For a long time, I have been looking for the perfect breakfast in Istanbul. I always feel something is lacking. A good delicacy shop will have amazing cheese, pastırma and olives but will never impress with the bread and pastry. A good bakery will offer great pastry, but the rest will be sub-par. An array of places along the Bosphorus takes ages to get to in the weekend traffic and tends to be so crowded that even the best view in the world does not save the affair. So I grew to believe that the best breakfast is always at home.
When traveling I am always looking forward to my breakfasts. I could never quite buy into the idea of Asian morning meal with a spicy stew kicking off the day. Nor I am a huge fan of the European “coffee and pastry” concept. That’s why Turkey is a safe heaven for me: Turkish breakfast is a full-fledged meal with its own “breakfast only” items. In fact the Turkish breakfast idea is so powerful that you can substitute any meal of a day with breakfast (but not the other way around).
I love that Turkish breakfast comes in many ways: you can put its basic version on the table within 5 minutes or, as legitimately, spend the whole morning preparing it. I prefer putting together a basic version and then giving it a quick touch of sophistication.
Bottle of Turkish sparkling wine and the occasion of my 30th birthday both had already added a delicious festive note to the regular Turkish breakfast fare but I was looking for more. I took the breakfast staples out of the fridge to see what I can do this time.
Truly good eateries are not mere food outlets: they grow beyond the products they sell and become institutions. Kaymakçı Pando at Beşiktaş market does serve delicious kaymak, or clotted cream. But you come here as much as for the legends and rituals still nurtured and observed at this family-run eatery that I suspect has only slightly changed since 1895 when it first opened its doors.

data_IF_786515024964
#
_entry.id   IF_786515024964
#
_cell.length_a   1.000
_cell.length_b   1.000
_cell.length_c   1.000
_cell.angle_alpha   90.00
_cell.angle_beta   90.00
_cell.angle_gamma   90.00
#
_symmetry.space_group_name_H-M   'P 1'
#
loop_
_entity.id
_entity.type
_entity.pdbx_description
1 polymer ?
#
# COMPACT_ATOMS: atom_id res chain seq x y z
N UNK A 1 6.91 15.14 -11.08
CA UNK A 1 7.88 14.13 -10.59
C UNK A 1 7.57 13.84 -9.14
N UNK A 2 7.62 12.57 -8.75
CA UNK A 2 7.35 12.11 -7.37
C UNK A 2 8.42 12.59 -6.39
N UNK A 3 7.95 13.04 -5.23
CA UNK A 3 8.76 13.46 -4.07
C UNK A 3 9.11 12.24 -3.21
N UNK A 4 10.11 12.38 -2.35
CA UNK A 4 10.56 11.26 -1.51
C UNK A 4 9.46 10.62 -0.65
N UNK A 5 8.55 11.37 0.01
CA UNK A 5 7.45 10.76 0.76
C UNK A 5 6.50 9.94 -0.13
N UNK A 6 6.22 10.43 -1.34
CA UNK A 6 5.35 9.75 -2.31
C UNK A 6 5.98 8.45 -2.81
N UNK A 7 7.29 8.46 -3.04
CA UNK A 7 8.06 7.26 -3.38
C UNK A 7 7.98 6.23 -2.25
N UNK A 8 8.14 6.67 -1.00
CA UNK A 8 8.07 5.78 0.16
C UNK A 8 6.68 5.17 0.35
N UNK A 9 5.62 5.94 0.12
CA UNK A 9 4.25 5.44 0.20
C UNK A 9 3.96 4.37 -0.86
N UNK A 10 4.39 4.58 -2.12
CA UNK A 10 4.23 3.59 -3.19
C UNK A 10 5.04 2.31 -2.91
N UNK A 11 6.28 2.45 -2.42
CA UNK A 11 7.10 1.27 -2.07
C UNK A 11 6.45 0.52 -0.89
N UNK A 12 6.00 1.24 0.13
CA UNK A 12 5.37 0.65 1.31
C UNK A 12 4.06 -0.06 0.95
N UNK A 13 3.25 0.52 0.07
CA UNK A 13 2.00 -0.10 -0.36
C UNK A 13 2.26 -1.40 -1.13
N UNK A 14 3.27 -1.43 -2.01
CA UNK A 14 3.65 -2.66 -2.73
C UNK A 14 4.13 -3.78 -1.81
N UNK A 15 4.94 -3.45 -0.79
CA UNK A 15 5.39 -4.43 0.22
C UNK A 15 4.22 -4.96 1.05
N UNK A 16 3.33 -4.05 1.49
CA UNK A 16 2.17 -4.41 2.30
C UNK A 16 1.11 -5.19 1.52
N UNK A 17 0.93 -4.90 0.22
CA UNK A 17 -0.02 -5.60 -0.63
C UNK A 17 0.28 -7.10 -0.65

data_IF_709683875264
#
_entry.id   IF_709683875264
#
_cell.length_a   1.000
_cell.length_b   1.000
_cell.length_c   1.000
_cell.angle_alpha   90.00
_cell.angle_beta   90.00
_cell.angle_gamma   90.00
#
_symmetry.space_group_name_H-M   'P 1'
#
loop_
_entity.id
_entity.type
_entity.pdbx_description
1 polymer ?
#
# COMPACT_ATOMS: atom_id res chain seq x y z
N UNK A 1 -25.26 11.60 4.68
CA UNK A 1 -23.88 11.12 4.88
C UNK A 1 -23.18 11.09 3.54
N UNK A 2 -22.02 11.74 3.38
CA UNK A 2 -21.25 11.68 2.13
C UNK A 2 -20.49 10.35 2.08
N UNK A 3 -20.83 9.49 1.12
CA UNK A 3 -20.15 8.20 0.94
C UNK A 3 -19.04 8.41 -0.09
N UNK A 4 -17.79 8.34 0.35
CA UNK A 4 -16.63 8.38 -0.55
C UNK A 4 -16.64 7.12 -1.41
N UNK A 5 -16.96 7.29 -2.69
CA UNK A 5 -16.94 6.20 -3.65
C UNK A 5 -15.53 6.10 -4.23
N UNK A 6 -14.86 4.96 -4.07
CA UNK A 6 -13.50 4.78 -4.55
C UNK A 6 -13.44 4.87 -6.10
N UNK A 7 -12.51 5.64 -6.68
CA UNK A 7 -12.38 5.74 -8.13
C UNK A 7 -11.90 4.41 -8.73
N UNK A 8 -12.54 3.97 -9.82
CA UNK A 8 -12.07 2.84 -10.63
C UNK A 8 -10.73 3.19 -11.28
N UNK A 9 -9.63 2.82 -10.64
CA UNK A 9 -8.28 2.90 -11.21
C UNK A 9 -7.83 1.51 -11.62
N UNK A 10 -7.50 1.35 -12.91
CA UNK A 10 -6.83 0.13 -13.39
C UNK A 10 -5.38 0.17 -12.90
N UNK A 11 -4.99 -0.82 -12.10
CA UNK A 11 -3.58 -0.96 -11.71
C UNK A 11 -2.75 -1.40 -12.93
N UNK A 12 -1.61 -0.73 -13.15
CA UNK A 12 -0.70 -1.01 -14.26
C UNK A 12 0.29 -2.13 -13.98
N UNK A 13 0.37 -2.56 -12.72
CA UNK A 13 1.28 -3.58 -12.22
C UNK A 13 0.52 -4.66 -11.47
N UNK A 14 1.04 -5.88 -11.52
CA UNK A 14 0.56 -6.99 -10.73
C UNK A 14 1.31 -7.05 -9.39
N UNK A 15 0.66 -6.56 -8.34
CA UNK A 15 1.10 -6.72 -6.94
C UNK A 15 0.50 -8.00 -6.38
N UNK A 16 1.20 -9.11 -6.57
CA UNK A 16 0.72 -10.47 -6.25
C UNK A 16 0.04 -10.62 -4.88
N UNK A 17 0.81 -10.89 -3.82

“He has got interesting relationships with food, my brother. He needs to find something beautiful that would be worth eating” – Özgür’s sister Özge says.
Is not that interesting that some people are more fussy about their food then the others? It does not take much effort to figure out good food and become reasonably fussy, if you ask me. We all practice eating three times a day for many years which gives a natural ground to develop substantial expertise in food. Yet, some people are happy with any food they get and some are very particular about what they are eating.
If there is an iconic food that many Istanbulites would swear by, it is menemen, scrambled eggs cooked with tomatoes and green peppers and traditionally served in a tin-lined copper pan with two handles (sahan). The eggs are a bit undercooked: there is a definite joy in breaking a large piece off the white bread, dipping it onto the moist eggs and munch this deliciousness enriched by the tomatoes and crunchy peppers.
Only half-awake, barefoot, wearing the gotten-as-gifts pink-bears-patterned chemise and little heart-shaped pendant on a silver chain I was sitting at the kitchen of Reyhan Hanım* and could not believe my luck – a most elaborate breakfast was served on the table. I seemed to have scored the highest points in the life draw: not only I met the love of my life, this wonderful Turkish man, and now his lovely and welcoming parents but also the whole heritage of Turkish cuisine is pouring down on me.